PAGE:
The Effect of High Expectations for Youth
Either the Chicago Cubs or New York Mets will win the World Series. Do not run to Vegas with that, though, I am usually wrong. The Cubs and Mets can play with much less pressure than all the other teams. The Chicago Cubs and New York Mets have already met and exceeded all expectations by having made the playoffs. Anything from here on is gravy, so to speak. What a huge advantage, to be able to go to the ballpark each day and play carefree. Forget any inexperience the teams and young players have, they have talent and freedom.
There is an urgent message in the above paragraph for youth coaches and sports parents. They should observe how high expectations for youth affect players. Parents and youth coaches often have such high expectations for their players. The result is that kids never have the freedom just to play, without feeling as though they are letting some adult or themselves down. That situation weighs on youth to the point where they consider playing is no longer worth it anymore. High or unrealistic hopes equal increased pressure, which brings less liberty to be oneself. That theory applies to life as well.
Both the Mets and Cubs players believed from the start that they were playoff teams, as all teams think at first. But, fan and front office expectations were less high. An improved, solid season was what they wanted, with further development from their young, talented players. Without the enormous outside pressures to win, players can relax and just play. Of course, other teams fall into the less expected category, too. Few people outside the diehard fans thought the Yankees, Twins, Rangers, and Astros would be playoff teams. It will be interesting to see what next year brings for all those teams when outlooks will be through the roof. Of course, other teams fall into that category, too. Don’t be too surprised to see less stellar years from many of them.
Talent often rises in the end, but ask the Washington Nationals, Seattle Mariners and Miami Marlins, just to name a few teams, what playing with high expectations does to a team. High expectations often drag everyone down. That is where great coaches help a lot, as the best ones can deflect pressure and keep the focus on the daily objectives. Sure, many other factors come into play, like bad bullpens and players having bad seasons. But the minute fans and media feel like the ship is sinking, the ship usually sinks. (Think Chicago White Sox and Detroit Tigers now.)
High Expectations for Youth Hurt
The St. Louis Cardinals and the Los Angeles Dodgers have not met expectations of fans and front office yet. Because of that, the season becomes a massive weight on their shoulders. The grind takes away some of the fun and mostly it affects the freedom to play relaxed, which is a huge impediment to production.
As an example of how expectations affect athletes, recall Tiger Woods and his many victories. When he was not running away with a tourney, it often seemed like he had just finished going 15 rounds in the ring after winning. He was expected to win, and the pressure mounted on him much more than on his opponent who could play pretty lighthearted with little to lose. Tiger had to grind his way to the finish and the built up tensions of living up to what everyone expected was evident at the end of the round.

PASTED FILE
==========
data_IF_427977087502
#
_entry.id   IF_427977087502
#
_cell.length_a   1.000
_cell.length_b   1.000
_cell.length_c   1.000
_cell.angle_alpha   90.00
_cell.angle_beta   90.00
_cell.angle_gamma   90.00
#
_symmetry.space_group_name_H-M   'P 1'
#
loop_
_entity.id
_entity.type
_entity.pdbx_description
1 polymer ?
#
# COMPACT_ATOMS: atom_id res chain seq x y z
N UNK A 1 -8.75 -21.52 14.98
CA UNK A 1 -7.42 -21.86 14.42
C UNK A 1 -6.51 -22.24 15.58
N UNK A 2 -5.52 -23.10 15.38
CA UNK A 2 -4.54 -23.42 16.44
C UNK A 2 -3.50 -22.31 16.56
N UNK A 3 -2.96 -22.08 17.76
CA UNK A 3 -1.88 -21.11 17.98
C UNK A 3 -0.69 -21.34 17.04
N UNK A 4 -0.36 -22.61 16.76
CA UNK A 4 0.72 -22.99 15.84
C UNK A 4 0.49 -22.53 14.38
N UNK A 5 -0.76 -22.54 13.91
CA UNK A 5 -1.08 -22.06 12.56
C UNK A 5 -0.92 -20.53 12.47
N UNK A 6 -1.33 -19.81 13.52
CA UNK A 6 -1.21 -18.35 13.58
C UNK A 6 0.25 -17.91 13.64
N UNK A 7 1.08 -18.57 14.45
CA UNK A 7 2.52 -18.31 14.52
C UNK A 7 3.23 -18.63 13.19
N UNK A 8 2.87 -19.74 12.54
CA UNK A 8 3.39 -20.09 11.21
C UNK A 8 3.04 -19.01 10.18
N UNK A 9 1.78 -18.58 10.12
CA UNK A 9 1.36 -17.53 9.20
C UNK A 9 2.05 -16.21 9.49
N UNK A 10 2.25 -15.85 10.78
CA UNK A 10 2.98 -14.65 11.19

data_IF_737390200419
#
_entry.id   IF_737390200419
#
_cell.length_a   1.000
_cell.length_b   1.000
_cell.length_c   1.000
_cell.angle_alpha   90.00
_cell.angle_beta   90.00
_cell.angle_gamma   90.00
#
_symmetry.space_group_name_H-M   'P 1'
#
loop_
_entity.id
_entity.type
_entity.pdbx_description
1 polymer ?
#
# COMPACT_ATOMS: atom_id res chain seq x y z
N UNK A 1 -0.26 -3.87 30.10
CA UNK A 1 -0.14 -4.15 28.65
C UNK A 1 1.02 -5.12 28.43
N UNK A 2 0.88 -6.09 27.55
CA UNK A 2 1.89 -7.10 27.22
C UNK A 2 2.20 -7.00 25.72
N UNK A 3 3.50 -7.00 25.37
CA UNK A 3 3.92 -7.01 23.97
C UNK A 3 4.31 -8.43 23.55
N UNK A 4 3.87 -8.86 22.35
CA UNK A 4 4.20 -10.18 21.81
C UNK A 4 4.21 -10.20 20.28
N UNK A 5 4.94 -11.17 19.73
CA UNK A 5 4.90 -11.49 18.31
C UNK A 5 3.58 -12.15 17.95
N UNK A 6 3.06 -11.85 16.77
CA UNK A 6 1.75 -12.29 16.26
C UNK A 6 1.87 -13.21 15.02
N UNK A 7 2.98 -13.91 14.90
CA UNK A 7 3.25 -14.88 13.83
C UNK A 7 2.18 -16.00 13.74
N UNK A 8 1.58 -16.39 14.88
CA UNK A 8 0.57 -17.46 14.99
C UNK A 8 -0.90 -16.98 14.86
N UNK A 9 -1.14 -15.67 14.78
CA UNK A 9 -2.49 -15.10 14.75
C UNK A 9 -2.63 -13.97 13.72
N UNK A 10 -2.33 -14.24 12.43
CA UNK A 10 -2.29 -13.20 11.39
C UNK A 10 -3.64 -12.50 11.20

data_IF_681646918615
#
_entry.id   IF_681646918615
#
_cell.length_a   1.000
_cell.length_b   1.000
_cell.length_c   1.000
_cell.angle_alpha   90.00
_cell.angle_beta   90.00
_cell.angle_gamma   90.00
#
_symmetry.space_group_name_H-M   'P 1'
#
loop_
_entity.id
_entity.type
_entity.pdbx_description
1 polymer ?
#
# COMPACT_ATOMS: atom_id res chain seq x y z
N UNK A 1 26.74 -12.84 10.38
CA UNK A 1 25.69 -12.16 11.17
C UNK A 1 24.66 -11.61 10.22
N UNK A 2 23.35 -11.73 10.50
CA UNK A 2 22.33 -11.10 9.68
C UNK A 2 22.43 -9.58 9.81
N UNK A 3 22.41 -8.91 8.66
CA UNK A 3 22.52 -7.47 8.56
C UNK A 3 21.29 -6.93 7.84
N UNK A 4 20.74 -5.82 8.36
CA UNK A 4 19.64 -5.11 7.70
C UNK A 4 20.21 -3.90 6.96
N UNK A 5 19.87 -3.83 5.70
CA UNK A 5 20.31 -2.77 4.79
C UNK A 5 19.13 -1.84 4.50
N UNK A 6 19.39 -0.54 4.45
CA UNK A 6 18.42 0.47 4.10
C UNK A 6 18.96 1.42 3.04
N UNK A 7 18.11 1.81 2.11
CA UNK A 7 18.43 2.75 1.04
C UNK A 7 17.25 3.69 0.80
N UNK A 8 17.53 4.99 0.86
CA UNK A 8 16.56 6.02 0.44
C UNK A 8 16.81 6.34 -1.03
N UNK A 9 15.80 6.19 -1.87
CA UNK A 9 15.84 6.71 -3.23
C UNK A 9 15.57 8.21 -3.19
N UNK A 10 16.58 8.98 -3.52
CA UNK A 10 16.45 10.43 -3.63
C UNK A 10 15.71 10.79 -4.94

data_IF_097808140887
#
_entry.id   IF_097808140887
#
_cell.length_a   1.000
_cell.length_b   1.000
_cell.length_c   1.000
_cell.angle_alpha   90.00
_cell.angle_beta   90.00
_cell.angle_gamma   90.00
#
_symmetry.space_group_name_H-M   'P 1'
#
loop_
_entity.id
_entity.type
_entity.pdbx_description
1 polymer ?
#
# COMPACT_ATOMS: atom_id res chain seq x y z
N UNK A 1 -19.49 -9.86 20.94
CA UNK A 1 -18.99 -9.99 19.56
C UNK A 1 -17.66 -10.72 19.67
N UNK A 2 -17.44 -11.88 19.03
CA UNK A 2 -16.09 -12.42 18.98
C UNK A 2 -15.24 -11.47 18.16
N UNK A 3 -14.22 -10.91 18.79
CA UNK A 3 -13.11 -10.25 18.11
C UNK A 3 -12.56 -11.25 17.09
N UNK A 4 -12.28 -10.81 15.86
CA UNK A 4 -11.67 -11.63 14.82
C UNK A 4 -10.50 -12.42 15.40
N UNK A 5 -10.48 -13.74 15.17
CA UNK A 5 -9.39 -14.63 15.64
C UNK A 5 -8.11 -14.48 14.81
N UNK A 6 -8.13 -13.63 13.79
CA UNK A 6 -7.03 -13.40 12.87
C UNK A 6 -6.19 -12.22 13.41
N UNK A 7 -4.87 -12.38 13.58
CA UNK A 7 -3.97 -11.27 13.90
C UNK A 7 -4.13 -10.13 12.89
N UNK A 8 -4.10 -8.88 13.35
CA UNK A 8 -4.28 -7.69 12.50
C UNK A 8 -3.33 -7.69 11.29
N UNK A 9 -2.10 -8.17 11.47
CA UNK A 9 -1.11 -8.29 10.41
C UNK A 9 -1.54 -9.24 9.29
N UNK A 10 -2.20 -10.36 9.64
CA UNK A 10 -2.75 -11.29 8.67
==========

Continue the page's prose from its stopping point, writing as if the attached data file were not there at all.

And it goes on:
It’s OK to have hopes and optimism about athlete’s future, but placing high expectations for youth will only make things more difficult. Knowing the dangers of such sigh expectations on kids, parents should look for the gravy, not the stardom. Following are some suggestions for parents and youth coaches when children enter the youth sports world:
Do not expect kids to:
* Be star athletes
* Love playing as much as you did
* Practice as much as you want them to
* Be better than the neighbor’s kid
* Get the glamour positions on the team
* Win more than lose
* Play every minute of games
* Have fun all the time
* Get college sports scholarships
High Expectations for Youth Message
Parents and youth coaches should remember the Matthew McConaughey line from the movie, We Are Marshall. “It doesn’t matter if we win, or if we lose. It’s not even about how we play the game. What matters is that we play the game.” Sure, it’s OK to play to win and want players to do their best and have success, but most important is that they just play the game. It is best to leave the high expectations for youth in the back of one’s mind, not in the open.
As a side note, I did take the Mets in Vegas last November, so I have a little rooting interest in them. It’s hard to take heart over money as most of you probably know. My heart lies a little with the Los Angeles Dodgers as they were the team that drafted me and provided me with a World Series ring. Then there are the Chicago Cubs. As much as I have been more of a Chicago White Sox fan, it would be cool to see the Cubs, my hometown team, in the World Series. However, I will go back to my money because I did play for Terry Collins, the Met’s manager. I prefer to root for people more than teams, and Terry Collins has paid his dues in the game and is deserving of distinction.
#Chicagocubs @MLB #Newyorkmets
Jack Perconte has dedicated his post-major league baseball career to helping youth. He has taught baseball and softball for the past 27 years. His playing, coaching and parenting stories contribute to creating better experiences for athletes and parents. Jack has written over a thousand articles on coaching baseball and youth sports. Jack is the author of “The Making of a Hitter” and “Raising an Athlete.” His third book “Creating a Season to Remember” is in the works. Jack is a featured writer for Baseball the Magazine. You can also fin Jack Perconte at YouTube with over 80 fun and innovative baseball instructional videos.